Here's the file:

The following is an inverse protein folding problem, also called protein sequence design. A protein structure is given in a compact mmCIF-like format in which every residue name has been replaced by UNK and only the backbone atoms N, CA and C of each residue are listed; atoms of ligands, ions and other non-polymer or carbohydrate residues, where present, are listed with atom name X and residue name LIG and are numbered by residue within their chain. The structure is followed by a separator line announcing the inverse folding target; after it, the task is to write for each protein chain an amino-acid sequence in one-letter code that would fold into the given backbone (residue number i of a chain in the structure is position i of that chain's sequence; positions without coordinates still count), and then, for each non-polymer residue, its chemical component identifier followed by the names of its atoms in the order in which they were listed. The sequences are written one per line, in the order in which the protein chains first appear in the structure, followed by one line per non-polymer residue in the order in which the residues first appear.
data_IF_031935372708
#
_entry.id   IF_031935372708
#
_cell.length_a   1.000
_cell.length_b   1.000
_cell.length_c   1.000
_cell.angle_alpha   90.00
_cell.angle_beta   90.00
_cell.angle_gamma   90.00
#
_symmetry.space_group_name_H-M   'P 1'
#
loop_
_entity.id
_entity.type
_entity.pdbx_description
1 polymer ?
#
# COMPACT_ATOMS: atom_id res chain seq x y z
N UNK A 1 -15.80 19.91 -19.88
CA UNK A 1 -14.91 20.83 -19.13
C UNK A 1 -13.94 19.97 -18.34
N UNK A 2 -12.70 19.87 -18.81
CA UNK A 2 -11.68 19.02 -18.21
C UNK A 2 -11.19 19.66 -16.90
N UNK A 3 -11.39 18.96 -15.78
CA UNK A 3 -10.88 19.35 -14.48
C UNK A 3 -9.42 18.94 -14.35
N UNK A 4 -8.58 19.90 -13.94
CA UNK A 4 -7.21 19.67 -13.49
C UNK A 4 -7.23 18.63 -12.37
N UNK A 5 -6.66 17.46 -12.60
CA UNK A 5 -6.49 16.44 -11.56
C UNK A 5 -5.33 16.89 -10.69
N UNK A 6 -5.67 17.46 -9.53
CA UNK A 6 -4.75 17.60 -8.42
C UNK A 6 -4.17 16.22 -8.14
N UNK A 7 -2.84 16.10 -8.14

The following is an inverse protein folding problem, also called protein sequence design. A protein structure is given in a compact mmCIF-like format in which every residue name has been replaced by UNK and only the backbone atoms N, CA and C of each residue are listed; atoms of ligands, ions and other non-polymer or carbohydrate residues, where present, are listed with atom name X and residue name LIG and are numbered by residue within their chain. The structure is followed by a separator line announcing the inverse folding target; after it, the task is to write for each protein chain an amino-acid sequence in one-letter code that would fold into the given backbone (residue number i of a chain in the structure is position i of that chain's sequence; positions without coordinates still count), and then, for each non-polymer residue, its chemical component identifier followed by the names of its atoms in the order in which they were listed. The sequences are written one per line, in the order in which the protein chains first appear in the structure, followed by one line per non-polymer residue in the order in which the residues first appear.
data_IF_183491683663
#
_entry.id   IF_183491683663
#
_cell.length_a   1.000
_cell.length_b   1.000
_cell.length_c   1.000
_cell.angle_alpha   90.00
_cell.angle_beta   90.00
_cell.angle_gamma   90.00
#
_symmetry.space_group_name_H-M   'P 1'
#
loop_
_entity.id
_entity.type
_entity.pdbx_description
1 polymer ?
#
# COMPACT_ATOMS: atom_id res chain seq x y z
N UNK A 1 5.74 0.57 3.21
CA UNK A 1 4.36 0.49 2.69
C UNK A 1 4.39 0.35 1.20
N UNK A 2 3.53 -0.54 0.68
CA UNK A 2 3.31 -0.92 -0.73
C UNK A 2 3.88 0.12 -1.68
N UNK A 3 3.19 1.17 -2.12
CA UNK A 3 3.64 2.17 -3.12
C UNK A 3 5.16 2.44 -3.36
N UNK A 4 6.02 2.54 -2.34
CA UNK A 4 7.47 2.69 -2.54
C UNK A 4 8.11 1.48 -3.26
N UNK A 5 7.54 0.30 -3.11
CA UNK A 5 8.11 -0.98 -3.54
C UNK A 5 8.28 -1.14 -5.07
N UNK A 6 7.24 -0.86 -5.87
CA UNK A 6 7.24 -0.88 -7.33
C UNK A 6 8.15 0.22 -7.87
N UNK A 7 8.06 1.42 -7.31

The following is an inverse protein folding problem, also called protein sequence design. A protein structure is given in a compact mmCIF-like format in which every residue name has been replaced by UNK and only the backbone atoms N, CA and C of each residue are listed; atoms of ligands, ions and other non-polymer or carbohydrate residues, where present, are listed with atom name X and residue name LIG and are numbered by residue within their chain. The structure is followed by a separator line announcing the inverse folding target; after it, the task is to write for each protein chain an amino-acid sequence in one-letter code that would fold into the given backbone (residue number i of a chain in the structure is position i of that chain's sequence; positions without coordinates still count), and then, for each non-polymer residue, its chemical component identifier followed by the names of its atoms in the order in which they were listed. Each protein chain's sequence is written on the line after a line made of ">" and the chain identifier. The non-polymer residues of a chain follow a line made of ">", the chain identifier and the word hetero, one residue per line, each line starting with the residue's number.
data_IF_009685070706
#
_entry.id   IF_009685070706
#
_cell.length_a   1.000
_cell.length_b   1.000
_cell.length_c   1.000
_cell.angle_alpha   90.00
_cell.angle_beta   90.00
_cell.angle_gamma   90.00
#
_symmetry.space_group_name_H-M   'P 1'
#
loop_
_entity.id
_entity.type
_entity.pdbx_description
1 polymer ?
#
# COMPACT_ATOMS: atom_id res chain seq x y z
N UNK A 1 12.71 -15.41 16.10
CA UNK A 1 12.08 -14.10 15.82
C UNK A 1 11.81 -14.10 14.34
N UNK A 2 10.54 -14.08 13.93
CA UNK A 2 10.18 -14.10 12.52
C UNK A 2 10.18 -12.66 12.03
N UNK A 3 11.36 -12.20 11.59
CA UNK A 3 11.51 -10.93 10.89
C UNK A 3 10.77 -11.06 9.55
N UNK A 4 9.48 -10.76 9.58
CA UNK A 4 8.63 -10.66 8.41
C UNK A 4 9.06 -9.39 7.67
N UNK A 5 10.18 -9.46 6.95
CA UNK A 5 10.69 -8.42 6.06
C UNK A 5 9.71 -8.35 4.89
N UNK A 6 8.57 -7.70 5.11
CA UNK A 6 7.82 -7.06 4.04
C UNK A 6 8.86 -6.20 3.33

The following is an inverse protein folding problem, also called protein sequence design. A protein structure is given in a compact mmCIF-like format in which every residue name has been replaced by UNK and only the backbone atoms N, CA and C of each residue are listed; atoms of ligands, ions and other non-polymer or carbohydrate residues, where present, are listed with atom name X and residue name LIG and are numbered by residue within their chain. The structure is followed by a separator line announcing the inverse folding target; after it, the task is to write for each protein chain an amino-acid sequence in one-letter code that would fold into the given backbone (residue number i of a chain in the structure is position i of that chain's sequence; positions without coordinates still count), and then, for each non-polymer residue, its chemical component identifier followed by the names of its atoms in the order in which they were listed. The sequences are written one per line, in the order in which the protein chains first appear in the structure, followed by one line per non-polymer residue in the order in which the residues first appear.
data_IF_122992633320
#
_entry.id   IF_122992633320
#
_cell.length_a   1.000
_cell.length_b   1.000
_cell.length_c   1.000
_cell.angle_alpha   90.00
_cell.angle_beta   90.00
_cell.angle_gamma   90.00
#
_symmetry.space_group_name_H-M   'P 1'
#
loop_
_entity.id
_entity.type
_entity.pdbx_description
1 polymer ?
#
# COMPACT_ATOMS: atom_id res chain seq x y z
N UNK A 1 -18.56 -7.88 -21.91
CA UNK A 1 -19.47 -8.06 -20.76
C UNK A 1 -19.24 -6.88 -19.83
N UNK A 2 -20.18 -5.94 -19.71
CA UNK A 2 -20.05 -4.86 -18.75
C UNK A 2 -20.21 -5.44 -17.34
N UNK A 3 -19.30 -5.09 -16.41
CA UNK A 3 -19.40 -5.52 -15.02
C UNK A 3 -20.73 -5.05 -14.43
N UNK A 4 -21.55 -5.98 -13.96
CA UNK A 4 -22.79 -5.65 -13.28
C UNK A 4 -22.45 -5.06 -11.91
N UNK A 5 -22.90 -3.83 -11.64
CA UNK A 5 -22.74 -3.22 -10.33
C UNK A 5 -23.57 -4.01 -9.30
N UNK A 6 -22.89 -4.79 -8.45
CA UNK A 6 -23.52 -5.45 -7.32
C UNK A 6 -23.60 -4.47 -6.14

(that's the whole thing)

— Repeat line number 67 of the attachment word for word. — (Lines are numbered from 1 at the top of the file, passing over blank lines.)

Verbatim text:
C UNK A 2 3.88 0.12 -1.68